File-Sharing Service LimeWire Shut Down for Good

Dennis Faas's picture

The one-time king of file-sharing services, LimeWire, is officially kaput.

The service, which offered thousands of music downloads for free, was at the heart of a bitter and intense four-year-long debate over copyright infringement with the Record Industry Association of America (RIAA).

Single Mom Sued for $2 Million for Illegal File-Sharing

The RIAA is a copyright-protection body well-known for its many attempts to shut down file-sharing sites and file sharers, the most famous case being that of Jammie Thomas-Rasset, the single mom who was at one time fined $2 million for illegally downloading a handful of music files (that fine has since been reduced to $54,000 -- still a hefty price, given the crime).

It's no surprise then that the RIAA has pursued a lengthy campaign to shut down LimeWire which, in addition to Napster and KaZaa, represented a popular service in the late 1990s and early 2000s. It was a time when music fans tired of buying a $20 CD for one or two decent songs rebelled against the recording industry by finding alternative solutions online.

LimeWire: Long, Arduous Battle Comes to an End

RIAA first moved against LimeWire in 2005, when it sent cease and desist letters to its owners as well as those behind KaZaa, WinMX, i2Hub, eDonkey, and BearShare. (Source:

Facing years in court and the dissolution of their business, some services like KaZaa reached settlements with the RIAA for hundreds of millions of dollars. But no such agreement was reached with LimeWire, which eventually found itself in court.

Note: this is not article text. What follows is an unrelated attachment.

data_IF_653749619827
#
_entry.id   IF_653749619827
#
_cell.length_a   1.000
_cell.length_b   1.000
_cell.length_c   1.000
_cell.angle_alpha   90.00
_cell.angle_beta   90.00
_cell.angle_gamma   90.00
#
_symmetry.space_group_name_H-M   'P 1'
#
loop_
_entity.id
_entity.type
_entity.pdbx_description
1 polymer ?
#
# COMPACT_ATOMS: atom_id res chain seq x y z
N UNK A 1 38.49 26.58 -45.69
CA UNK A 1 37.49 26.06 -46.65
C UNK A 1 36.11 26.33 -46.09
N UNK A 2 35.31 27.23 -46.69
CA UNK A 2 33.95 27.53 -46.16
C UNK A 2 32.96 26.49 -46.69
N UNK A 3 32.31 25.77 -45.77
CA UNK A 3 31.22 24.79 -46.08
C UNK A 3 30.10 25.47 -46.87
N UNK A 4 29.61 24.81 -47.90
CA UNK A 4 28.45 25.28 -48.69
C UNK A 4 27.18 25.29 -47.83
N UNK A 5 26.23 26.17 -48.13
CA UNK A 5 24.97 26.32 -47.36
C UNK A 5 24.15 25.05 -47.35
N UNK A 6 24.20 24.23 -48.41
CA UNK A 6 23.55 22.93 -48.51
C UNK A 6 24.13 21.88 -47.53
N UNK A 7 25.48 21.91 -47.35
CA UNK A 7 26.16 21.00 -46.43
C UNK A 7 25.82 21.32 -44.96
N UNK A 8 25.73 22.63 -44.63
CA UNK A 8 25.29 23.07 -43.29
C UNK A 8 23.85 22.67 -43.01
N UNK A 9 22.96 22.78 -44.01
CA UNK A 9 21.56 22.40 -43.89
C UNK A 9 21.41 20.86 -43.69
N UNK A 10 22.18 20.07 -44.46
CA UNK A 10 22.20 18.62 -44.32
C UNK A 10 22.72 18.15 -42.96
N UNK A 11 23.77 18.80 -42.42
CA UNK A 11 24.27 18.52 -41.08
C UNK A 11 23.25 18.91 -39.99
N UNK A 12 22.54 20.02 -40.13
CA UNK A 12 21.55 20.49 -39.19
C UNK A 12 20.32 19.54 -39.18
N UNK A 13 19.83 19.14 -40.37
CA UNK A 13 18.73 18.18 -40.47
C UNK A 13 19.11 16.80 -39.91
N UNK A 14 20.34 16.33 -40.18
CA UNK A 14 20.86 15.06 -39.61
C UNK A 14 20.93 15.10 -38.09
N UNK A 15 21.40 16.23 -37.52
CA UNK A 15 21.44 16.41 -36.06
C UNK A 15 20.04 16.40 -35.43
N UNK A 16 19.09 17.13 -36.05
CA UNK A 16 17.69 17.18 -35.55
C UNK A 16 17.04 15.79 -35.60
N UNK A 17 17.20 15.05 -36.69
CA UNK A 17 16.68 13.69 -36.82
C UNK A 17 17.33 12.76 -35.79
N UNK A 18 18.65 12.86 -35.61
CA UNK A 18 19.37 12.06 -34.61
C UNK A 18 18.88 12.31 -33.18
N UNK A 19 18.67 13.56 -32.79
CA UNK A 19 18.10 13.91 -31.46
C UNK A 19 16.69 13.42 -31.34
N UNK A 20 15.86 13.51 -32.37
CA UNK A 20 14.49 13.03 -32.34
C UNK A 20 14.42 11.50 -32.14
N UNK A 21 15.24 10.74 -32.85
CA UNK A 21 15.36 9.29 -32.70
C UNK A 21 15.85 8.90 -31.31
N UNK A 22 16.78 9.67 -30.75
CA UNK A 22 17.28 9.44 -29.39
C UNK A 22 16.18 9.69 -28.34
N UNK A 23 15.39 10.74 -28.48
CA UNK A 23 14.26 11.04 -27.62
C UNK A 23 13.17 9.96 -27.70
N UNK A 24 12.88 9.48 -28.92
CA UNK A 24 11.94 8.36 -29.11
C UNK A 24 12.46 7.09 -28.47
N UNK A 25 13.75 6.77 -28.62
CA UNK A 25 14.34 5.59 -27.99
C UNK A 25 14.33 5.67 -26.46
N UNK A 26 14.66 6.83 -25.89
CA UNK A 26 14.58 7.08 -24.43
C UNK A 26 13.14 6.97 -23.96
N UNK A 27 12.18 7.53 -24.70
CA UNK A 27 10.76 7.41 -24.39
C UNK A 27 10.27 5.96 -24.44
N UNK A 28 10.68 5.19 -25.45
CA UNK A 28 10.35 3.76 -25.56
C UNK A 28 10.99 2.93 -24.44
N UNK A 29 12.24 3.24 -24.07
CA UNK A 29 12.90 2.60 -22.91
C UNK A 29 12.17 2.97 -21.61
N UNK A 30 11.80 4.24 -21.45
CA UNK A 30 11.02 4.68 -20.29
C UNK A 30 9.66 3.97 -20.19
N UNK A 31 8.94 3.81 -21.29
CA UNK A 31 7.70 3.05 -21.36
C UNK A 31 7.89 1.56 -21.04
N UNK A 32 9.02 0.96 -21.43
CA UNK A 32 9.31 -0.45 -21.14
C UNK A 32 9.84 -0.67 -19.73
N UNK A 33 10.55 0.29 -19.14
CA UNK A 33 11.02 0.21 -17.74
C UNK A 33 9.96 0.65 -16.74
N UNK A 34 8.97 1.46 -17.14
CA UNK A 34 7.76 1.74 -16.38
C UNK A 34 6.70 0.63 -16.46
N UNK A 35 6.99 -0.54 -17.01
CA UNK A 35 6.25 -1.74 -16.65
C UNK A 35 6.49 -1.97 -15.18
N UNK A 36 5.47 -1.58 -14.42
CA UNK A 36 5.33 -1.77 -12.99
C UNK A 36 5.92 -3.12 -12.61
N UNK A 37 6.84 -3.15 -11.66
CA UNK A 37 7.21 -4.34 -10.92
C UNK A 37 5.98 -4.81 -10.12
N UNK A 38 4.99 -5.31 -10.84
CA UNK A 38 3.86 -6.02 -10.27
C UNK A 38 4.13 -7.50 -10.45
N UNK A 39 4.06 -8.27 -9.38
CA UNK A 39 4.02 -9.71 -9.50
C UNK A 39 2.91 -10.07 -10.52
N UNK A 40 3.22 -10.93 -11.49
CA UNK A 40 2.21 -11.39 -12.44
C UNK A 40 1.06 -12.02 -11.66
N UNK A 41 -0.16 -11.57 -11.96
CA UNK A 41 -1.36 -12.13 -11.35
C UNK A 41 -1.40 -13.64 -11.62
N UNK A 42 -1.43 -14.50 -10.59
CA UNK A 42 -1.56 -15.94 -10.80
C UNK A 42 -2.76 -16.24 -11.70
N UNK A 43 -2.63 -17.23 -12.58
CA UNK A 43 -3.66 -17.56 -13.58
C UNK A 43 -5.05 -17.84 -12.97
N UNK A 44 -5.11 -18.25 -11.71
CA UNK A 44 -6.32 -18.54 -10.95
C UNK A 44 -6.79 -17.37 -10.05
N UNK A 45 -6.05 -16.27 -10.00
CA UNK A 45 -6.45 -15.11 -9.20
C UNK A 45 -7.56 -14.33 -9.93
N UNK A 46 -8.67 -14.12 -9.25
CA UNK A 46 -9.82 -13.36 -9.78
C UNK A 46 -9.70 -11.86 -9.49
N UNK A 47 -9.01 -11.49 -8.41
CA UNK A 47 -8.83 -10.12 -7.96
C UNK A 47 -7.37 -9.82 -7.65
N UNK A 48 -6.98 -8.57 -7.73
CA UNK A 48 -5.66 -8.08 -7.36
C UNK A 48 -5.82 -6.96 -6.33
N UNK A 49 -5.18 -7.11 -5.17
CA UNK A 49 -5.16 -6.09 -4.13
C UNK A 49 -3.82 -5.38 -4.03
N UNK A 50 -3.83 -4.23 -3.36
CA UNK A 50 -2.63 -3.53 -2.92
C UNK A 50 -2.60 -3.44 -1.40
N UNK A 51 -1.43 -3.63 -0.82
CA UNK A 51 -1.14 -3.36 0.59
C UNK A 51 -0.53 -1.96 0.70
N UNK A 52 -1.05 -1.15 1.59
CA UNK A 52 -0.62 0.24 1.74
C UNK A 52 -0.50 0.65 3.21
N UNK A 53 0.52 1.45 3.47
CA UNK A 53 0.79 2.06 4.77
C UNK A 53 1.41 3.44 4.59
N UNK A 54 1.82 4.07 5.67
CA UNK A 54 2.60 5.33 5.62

"Despite numerous efforts to engage LimeWire, the site's corporate owners have shown insufficient interest in developing a legal business model that adequately respects copyrights," the RIAA noted in a statement a few years ago.

Last May, a US District Court Judge found in favor of the RIAA. Critical to that decision were emails clearly indicating LimeWire's service model was based on the idea of illegally distributing files. Such evidence provided some clarity to what had been for years very murky legal waters.

LimeWire CEO: Down, but Not Out

The RIAA's persistence in fighting LimeWire reached its logical conclusion on Wednesday, when the site was shut down for good. "Naturally, we're disappointed with this turn of events," said LimeWire CEO George Searle. (Source:

"We are extremely proud of our pioneering history and have, for years, worked hard to bridge the gap between technology and content rights holders. However, at this time, we have no option but to cease further distribution and support of our software."

But don't write LimeWire off just yet. Searle says his company is working hard to produce a new service that won't be targeted by the RIAA and will offer a unique music experience.

"Our team of technologists and music enthusiasts [are] creating a completely new music service that puts you back at the center of your digital music experience. We'll be sharing more details about our new service and look forward to bringing it to you in the future."

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